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Re: Provenance of "sRGB for ICC profiles" on w3.org

From: Lars Borg <borg@adobe.com>
Date: Thu, 7 Sep 2017 01:48:03 +0000
To: David Singer <singer@mac.com>, Peter Occil <poccil14@gmail.com>
CC: "public-colorweb@w3.org" <public-colorweb@w3.org>, "www-style@w3.org" <www-style@w3.org>
Message-ID: <D5D5C82F.19FBB%borg@adobe.com>
It was and still is common practice to map RGB code value 0 to the
display’s lowest light output and 255 to the display’s max output.
This applies to practically all digital encodings (except legal range
16-235, but for a very different reason)
As nothing is infinitely black, lowest light is nominally 0.2 for sRGB.
An exception is digital cinema, where 0x000 actually means total darkness
(and isn’t achievable)


On 9/6/17, 1:50 PM, "David Singer" <singer@mac.com> wrote:

>> On Sep 3, 2017, at 5:11 , Peter Occil <poccil14@gmail.com> wrote:
>> Letting the style mailing list know.
>> -------- Forwarded Message --------
>> Subject:	Re: Provenance of "sRGB for ICC profiles" on w3.org
>> Date:	Sun, 3 Sep 2017 08:05:59 -0400
>> From:	Peter Occil <poccil14@gmail.com>
>> To:	public-colorweb@w3.org
>> While I'm at it, that document contains a very questionable statement
>> about the "black point" of sRGB, suggesting that the "black point" has
>> "veiling glare luminance" of 0.2 cd/m^2 (and indeed that suggestion
>> appears further in some of the formulas in that document).  Is it true
>> that the "sRGB black point" (what sRGB defines as black) has a
>> of 0.2 cd/m^2 (absolute Y = 0.2) rather than 0 cd/m^2 (absolute Y = 0,
>> the start of the absolute XYZ scale)?
>as I understand it, it’s complicated.
>by the way, I think black point is usually used to refer to the numerical
>value that represents black, which was 16 when digitizing analog, which
>allowed sync pulses  to be encoded (in the ‘superblack’ range).
>but given a value which notionally represents black, I think that the 0.2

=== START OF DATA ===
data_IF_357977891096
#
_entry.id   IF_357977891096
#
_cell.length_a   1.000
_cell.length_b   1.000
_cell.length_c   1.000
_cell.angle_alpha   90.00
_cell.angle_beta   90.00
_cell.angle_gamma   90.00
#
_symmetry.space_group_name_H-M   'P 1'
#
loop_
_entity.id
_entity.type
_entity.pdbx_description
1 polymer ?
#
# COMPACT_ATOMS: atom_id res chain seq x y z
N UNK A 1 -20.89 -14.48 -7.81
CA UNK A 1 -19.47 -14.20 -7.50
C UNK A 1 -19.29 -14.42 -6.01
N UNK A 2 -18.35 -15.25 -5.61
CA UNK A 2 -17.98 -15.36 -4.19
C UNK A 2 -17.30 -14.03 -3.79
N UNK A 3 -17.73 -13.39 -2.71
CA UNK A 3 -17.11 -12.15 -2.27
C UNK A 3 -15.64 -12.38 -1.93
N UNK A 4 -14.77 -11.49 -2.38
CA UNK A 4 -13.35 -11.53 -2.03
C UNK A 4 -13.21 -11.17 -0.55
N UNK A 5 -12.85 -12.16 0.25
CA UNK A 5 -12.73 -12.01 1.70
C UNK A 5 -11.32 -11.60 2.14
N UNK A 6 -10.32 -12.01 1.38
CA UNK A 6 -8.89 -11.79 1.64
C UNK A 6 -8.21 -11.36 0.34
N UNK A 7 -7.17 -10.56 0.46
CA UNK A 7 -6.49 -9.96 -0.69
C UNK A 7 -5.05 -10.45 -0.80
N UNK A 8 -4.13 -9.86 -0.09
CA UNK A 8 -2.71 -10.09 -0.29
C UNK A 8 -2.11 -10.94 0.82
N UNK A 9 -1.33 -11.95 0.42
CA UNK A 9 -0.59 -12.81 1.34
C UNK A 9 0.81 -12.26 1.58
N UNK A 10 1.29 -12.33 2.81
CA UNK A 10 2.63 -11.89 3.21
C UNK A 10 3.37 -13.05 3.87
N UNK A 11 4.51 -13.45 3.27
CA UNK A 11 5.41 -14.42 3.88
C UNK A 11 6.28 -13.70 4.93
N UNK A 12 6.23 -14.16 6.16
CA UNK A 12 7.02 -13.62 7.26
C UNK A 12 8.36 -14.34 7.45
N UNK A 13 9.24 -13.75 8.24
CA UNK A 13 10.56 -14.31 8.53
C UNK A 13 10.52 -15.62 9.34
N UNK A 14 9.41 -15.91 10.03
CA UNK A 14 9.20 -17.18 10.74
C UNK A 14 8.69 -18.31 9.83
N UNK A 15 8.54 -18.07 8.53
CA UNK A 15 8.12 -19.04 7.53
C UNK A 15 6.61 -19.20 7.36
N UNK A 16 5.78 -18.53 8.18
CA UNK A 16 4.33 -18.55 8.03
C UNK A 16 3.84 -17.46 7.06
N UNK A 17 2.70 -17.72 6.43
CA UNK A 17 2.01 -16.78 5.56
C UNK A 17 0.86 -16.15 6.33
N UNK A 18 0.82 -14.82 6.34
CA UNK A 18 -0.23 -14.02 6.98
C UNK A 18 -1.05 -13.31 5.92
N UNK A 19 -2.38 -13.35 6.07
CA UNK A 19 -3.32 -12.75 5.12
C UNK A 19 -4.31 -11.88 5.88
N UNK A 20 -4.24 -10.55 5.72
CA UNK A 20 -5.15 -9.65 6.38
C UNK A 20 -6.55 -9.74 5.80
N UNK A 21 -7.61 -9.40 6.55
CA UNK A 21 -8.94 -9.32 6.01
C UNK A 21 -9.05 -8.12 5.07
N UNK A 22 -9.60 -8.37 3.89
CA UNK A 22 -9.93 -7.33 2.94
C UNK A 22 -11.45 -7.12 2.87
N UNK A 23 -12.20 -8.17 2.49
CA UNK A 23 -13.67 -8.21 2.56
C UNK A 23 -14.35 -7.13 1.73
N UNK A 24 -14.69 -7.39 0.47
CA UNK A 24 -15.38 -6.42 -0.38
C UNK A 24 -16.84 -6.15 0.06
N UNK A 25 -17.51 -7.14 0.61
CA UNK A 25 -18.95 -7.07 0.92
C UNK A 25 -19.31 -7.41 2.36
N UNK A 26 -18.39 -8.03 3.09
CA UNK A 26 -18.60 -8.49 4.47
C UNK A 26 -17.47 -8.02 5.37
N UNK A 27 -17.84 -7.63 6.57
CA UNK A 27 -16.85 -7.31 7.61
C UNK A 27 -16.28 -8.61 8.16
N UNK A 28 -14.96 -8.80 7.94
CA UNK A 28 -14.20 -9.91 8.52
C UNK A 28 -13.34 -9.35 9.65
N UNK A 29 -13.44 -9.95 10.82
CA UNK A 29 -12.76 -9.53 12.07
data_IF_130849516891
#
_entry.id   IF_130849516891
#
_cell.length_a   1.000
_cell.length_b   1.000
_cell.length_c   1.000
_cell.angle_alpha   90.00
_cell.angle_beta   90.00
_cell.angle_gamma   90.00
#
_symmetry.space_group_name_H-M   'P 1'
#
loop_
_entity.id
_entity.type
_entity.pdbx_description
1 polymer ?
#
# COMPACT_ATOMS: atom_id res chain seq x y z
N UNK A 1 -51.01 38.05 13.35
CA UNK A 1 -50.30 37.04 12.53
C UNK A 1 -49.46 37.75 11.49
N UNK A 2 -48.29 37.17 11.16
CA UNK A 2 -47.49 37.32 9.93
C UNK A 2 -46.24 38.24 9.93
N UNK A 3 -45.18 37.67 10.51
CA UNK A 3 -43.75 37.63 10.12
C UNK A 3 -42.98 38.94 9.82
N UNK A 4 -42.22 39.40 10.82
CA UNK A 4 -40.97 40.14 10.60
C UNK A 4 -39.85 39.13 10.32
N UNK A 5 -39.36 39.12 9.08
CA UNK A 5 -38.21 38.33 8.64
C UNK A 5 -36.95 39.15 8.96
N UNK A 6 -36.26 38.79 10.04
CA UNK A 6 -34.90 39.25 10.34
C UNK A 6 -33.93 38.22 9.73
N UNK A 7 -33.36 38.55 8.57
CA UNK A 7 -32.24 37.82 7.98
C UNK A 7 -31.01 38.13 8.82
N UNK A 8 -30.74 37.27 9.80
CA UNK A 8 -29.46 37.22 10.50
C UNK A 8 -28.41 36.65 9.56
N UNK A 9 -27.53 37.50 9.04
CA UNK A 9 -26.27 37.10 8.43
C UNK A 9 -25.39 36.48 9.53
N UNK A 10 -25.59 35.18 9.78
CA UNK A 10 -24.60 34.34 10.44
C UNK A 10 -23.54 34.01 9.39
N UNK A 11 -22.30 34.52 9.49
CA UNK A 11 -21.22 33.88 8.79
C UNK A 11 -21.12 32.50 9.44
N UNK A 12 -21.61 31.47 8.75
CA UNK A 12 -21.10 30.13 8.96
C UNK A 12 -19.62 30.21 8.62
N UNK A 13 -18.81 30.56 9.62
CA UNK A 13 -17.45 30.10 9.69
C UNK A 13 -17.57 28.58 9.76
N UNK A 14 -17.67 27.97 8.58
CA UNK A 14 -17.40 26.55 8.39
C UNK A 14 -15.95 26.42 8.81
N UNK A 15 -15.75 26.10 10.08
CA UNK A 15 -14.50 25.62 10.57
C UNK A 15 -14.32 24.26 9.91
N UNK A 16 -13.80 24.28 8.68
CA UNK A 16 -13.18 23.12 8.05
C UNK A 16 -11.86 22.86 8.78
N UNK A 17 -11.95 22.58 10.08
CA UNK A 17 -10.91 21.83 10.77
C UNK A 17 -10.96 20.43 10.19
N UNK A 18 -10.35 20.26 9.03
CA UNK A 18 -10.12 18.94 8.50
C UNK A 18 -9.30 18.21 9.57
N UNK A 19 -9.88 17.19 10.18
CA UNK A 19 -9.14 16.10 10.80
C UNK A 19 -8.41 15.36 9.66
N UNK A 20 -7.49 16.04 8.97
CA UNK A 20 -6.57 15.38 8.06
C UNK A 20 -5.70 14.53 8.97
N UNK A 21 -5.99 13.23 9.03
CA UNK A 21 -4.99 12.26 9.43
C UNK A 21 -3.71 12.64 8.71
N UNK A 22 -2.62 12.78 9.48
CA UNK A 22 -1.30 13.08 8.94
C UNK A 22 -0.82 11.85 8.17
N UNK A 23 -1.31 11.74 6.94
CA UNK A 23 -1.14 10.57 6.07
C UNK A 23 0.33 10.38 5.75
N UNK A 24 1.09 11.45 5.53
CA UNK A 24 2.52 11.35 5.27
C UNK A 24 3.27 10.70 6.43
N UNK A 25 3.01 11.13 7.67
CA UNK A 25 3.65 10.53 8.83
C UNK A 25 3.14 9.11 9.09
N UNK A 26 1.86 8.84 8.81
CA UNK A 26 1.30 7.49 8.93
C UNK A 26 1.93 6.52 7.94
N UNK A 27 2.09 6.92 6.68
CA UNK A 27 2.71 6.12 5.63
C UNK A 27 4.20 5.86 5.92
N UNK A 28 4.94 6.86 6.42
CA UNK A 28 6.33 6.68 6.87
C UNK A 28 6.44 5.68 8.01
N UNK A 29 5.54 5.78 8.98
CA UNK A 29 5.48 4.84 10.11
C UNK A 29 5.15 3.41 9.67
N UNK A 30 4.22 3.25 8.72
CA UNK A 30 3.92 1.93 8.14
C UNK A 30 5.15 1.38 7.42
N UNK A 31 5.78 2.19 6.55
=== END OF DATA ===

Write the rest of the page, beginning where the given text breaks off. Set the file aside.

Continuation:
>value represents the permissible light emission of the display when given
>a signal which asks for ‘black’ (0 usually, 16 in CCIR 601).  what makes
>it complicated is that production workflows were/are calibrated such that
>the displays actually did emit this much light, so that they’d verify the
>quality under ‘maximal black lightness’ conditions. I am not sure if
>there is a *requirement* to emit this much light (and technologies since
>CRTs can emit a lot less light, notably OLEDs). so when given a signal to
>convert to a regime where black is notionally completely black, should
>you assume this much light emission for the notionally black areas in the
>input, or not?
>CRTs are, well, hard to find these days…
>hope this helps, sorry if it’s off topic
>> On 09/02/2017 03:28 PM, Peter Occil wrote:
>> > I'm aware of the following document posted on the W3C Web site:
>> >
>> > 

>> >
>> > I find it very useful as a reference, but: Where did this document
>> > come from?  Who were its authors?  When was it posted?  I couldn't
>> > find it linked anywhere on the W3C site except on a mailing list
>> > message (ref. 1).
>> >
>> > Ref. 1. 

>> >
>Dave Singer

Received on Thursday, 7 September 2017 01:48:34 UTC

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